<span class="twitter" style="color:{{ user.textcolor1 }};">
<a ng-href="https://www.twitter.com/{{ user.tusername }}"
title="@{{ user.tusername }}">
<i class="fa fa-twitter fa-fw"></i>
<span class="twitter-handle"
ng-show="!user.fusername && !user.gusername">


I hope that the Card Generator helped you in learning the basic concepts of data binding in AngularJS. You can find a complete demo of the code on CodePen, or you can clone the code for this article from GitHub. I encourage you to fork the repository, play around with the code and see what cool things you can come up with.

Frequently Asked Questions about Two-Way Data Binding in AngularJS

What is the difference between one-way and two-way data binding in AngularJS?

One-way data binding in AngularJS is a process where the view (UI) part of the application does not update automatically when data in the model changes. It’s a unidirectional flow of data. On the other hand, two-way data binding means that any changes in the model will update the view and vice versa. This is achieved using AngularJS’s built-in directives such as ng-model and ng-bind.

How does AngularJS implement two-way data binding?

AngularJS implements two-way data binding using a combination of event and property binding. It uses the ng-model directive to bind the view into the model, which will reflect changes in both sides. AngularJS also uses a digest cycle mechanism to monitor and update the view whenever a data change occurs.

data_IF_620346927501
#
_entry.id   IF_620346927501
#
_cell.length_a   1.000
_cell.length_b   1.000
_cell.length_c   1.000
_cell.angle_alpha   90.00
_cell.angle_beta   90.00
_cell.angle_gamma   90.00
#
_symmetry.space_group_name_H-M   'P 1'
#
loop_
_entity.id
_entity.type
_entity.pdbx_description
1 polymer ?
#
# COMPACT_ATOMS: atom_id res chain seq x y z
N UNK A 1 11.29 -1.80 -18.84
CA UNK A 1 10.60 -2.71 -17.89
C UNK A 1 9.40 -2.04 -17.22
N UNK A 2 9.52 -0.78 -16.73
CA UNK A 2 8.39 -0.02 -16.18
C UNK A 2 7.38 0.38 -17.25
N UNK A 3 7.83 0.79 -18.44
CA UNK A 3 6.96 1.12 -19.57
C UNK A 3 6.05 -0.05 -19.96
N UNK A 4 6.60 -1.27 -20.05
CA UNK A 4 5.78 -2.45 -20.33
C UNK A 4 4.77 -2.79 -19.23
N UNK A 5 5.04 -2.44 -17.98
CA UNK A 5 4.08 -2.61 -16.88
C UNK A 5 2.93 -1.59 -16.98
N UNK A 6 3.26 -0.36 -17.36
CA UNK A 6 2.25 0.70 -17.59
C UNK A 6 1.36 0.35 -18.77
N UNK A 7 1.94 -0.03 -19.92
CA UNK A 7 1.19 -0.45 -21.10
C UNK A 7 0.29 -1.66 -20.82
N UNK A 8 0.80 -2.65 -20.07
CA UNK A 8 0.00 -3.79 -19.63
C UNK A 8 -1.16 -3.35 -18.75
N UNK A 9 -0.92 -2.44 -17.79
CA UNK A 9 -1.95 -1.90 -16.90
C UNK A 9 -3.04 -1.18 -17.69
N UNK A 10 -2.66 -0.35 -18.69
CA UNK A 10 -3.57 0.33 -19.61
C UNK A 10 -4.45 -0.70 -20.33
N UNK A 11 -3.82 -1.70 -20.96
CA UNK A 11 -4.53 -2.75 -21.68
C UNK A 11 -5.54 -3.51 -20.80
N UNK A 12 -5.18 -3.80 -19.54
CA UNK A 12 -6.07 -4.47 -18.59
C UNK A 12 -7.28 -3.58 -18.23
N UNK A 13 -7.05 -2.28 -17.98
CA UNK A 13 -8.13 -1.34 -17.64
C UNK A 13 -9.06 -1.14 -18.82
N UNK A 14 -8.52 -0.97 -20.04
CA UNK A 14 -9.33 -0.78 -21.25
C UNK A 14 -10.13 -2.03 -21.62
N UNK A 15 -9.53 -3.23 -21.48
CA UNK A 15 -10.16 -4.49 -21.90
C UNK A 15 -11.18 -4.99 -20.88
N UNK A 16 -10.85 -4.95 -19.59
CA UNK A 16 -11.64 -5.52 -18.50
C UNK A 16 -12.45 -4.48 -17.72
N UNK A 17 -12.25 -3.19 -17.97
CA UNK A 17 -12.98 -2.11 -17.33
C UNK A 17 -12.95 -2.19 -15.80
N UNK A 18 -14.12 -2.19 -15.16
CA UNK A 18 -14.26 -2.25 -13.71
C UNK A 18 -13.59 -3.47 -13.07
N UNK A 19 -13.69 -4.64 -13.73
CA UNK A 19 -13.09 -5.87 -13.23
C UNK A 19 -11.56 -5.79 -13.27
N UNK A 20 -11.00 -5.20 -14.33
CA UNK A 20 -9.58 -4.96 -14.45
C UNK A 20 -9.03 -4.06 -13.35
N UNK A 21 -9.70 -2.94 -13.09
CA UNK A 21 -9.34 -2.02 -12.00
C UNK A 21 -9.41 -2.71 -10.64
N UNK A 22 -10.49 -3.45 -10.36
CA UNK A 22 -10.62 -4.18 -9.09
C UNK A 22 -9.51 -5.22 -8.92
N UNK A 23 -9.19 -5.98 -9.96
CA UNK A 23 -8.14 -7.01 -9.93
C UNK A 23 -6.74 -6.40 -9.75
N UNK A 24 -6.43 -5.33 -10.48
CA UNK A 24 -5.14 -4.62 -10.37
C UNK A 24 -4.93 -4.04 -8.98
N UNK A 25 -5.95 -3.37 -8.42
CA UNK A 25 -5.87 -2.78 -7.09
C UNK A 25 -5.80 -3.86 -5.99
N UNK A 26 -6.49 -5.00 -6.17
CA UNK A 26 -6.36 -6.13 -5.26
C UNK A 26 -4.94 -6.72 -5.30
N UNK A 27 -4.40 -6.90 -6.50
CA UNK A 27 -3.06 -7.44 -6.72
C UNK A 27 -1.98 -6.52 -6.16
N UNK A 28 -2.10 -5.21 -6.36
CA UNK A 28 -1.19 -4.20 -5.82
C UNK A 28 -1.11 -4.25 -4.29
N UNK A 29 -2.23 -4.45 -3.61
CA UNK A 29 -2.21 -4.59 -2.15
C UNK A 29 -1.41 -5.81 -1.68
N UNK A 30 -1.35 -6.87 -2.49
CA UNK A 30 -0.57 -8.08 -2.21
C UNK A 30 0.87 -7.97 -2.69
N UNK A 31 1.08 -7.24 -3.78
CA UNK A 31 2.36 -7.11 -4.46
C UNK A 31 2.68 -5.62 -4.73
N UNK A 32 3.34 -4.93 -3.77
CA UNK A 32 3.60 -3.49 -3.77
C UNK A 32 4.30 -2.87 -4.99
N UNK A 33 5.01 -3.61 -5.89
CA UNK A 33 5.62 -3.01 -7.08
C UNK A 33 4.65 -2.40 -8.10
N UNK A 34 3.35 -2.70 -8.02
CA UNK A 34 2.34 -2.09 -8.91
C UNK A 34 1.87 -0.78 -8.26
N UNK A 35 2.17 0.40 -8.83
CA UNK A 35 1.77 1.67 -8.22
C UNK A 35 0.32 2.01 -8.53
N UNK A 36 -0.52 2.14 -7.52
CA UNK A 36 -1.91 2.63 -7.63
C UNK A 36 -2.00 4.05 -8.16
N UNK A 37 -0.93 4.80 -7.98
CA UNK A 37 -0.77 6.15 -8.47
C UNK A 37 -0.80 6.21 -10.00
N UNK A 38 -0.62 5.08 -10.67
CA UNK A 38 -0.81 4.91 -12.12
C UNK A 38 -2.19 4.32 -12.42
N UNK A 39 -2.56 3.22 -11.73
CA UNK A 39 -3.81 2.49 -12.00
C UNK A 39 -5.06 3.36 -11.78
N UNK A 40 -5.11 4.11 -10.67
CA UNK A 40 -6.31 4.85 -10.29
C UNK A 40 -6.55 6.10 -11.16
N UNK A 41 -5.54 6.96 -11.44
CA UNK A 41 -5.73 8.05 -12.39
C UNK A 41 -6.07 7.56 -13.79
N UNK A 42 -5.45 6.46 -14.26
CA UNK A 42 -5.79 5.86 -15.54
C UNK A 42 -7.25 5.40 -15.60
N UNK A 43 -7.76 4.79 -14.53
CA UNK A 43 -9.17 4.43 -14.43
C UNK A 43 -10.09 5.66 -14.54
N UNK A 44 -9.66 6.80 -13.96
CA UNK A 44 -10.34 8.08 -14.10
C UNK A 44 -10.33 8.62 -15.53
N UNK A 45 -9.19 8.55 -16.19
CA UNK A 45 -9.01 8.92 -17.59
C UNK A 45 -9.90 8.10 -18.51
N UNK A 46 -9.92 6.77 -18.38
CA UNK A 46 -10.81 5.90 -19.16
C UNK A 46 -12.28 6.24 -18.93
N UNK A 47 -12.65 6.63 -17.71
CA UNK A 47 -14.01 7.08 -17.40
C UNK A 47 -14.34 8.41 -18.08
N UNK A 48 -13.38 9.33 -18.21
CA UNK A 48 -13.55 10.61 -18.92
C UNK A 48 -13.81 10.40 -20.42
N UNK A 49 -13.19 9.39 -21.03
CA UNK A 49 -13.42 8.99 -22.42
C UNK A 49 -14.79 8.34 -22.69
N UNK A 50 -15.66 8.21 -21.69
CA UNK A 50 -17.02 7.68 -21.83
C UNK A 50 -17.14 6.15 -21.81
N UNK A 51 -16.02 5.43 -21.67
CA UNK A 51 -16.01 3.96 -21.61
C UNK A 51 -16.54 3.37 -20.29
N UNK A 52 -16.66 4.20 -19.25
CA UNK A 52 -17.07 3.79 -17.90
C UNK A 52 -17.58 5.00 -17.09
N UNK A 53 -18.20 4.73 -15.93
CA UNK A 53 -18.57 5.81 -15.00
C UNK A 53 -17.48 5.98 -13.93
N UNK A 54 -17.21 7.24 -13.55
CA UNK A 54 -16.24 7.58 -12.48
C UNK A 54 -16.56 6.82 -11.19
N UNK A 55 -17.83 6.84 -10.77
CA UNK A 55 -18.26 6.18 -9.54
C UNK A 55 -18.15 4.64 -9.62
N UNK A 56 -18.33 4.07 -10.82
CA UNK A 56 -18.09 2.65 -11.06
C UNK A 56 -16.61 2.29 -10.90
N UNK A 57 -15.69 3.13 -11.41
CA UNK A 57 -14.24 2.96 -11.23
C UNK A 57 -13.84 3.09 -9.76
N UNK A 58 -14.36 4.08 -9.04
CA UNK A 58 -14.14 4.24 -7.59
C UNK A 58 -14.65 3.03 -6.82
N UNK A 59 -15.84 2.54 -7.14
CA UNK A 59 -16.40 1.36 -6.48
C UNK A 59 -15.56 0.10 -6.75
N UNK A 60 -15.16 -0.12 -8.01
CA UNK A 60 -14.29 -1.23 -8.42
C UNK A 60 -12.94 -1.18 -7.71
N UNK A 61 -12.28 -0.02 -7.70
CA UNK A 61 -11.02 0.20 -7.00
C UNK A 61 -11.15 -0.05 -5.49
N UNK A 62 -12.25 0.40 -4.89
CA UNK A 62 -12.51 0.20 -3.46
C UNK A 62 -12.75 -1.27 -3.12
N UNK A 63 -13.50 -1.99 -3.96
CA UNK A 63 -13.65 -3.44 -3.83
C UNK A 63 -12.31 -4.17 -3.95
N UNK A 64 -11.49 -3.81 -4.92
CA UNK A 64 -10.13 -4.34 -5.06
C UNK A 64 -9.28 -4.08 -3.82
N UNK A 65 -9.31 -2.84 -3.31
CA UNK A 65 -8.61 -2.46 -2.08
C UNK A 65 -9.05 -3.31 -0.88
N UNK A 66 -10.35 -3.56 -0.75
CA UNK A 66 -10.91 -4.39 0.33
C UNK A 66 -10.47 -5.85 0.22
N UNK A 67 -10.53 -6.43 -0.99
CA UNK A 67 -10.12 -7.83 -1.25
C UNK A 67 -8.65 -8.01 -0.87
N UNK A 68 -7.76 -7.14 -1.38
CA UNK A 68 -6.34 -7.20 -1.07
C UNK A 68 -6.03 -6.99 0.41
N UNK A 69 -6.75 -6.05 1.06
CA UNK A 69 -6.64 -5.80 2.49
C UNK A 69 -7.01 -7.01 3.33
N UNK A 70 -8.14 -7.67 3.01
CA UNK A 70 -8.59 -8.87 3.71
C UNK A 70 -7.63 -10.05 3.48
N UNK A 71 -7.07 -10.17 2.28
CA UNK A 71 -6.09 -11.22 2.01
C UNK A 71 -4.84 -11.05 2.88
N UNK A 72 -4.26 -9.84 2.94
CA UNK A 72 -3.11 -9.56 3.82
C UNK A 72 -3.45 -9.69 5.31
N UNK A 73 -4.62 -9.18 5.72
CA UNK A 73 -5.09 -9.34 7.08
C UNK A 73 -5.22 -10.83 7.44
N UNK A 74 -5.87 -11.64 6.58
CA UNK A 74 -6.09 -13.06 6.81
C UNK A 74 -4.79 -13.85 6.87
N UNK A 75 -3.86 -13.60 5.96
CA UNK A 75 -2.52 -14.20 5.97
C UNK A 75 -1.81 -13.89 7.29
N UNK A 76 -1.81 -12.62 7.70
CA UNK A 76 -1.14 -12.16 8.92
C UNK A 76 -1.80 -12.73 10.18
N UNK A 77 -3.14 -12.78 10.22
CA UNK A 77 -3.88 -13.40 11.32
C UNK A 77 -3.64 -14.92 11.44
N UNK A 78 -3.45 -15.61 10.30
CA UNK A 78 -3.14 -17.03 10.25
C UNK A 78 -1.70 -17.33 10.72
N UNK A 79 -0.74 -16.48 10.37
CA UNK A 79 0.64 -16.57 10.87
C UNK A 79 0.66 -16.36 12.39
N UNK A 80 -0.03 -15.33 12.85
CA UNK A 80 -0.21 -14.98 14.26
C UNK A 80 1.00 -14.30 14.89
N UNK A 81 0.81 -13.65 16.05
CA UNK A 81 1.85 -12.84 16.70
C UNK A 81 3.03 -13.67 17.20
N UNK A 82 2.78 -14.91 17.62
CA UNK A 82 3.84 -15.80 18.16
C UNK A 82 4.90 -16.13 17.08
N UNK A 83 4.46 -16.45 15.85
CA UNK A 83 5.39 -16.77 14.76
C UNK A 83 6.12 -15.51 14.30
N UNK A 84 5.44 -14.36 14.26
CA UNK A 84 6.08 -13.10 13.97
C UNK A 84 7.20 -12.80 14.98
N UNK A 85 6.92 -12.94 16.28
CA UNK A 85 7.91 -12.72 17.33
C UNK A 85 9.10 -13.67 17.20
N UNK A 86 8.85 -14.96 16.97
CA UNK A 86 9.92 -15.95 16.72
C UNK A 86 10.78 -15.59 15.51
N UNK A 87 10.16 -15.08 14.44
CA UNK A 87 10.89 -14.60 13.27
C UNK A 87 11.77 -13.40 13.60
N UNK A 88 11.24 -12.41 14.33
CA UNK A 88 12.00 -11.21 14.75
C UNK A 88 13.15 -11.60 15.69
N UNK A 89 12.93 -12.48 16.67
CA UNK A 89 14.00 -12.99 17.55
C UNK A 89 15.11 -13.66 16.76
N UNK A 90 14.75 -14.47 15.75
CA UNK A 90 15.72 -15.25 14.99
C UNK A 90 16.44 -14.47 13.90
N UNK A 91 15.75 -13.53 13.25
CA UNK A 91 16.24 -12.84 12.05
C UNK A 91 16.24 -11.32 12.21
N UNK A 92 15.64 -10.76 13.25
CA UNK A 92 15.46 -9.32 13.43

What is the role of the $scope object in two-way data binding?

The $scope object plays a crucial role in two-way data binding in AngularJS. It acts as a bridge between the controller and the view. The $scope object stores the model data and functions, which can be accessed and manipulated from both the controller and the view.

Can you explain the digest cycle in AngularJS?

The digest cycle in AngularJS is a loop mechanism that AngularJS enters when it detects a data change that could potentially affect the view. During this cycle, AngularJS checks all the watch expressions and updates the view if it finds any changes. The cycle continues until no more changes are detected.

What is the role of ng-model in two-way data binding?

The ng-model directive in AngularJS is used to bind the value of HTML controls (like input, select, textarea) to application data. It provides two-way data binding by synchronizing the model to the view, as well as the view to the model.